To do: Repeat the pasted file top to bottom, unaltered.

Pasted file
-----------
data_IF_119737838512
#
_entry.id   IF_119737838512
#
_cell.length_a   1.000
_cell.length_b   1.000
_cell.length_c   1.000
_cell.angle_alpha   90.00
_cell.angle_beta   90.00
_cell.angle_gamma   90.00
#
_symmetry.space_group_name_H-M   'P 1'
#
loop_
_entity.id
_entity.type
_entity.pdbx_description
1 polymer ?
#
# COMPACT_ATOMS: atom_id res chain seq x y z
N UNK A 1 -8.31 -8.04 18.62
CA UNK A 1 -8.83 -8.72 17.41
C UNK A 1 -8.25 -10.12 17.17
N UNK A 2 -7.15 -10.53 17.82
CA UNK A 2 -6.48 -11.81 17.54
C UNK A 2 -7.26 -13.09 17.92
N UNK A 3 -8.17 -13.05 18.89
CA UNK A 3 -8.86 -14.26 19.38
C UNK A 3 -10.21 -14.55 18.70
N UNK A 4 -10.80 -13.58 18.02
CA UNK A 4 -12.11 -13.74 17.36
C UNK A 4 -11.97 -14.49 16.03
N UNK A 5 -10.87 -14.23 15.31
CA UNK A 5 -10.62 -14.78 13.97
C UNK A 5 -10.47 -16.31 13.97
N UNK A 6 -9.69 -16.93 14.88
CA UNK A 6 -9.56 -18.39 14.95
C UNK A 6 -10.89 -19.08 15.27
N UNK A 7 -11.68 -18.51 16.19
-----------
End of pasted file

data_IF_119737838512
#
_entry.id   IF_119737838512
#
_cell.length_a   1.000
_cell.length_b   1.000
_cell.length_c   1.000
_cell.angle_alpha   90.00
_cell.angle_beta   90.00
_cell.angle_gamma   90.00
#
_symmetry.space_group_name_H-M   'P 1'
#
loop_
_entity.id
_entity.type
_entity.pdbx_description
1 polymer ?
#
# COMPACT_ATOMS: atom_id res chain seq x y z
N UNK A 1 -8.31 -8.04 18.62
CA UNK A 1 -8.83 -8.72 17.41
C UNK A 1 -8.25 -10.12 17.17
N UNK A 2 -7.15 -10.53 17.82
CA UNK A 2 -6.48 -11.81 17.54
C UNK A 2 -7.26 -13.09 17.92
N UNK A 3 -8.17 -13.05 18.89
CA UNK A 3 -8.86 -14.26 19.38
C UNK A 3 -10.21 -14.55 18.70
N UNK A 4 -10.80 -13.58 18.02
CA UNK A 4 -12.11 -13.74 17.36
C UNK A 4 -11.97 -14.49 16.03
N UNK A 5 -10.87 -14.23 15.31
CA UNK A 5 -10.62 -14.78 13.97
C UNK A 5 -10.47 -16.31 13.97
N UNK A 6 -9.69 -16.93 14.88
CA UNK A 6 -9.56 -18.39 14.95
C UNK A 6 -10.89 -19.08 15.27
N UNK A 7 -11.68 -18.51 16.19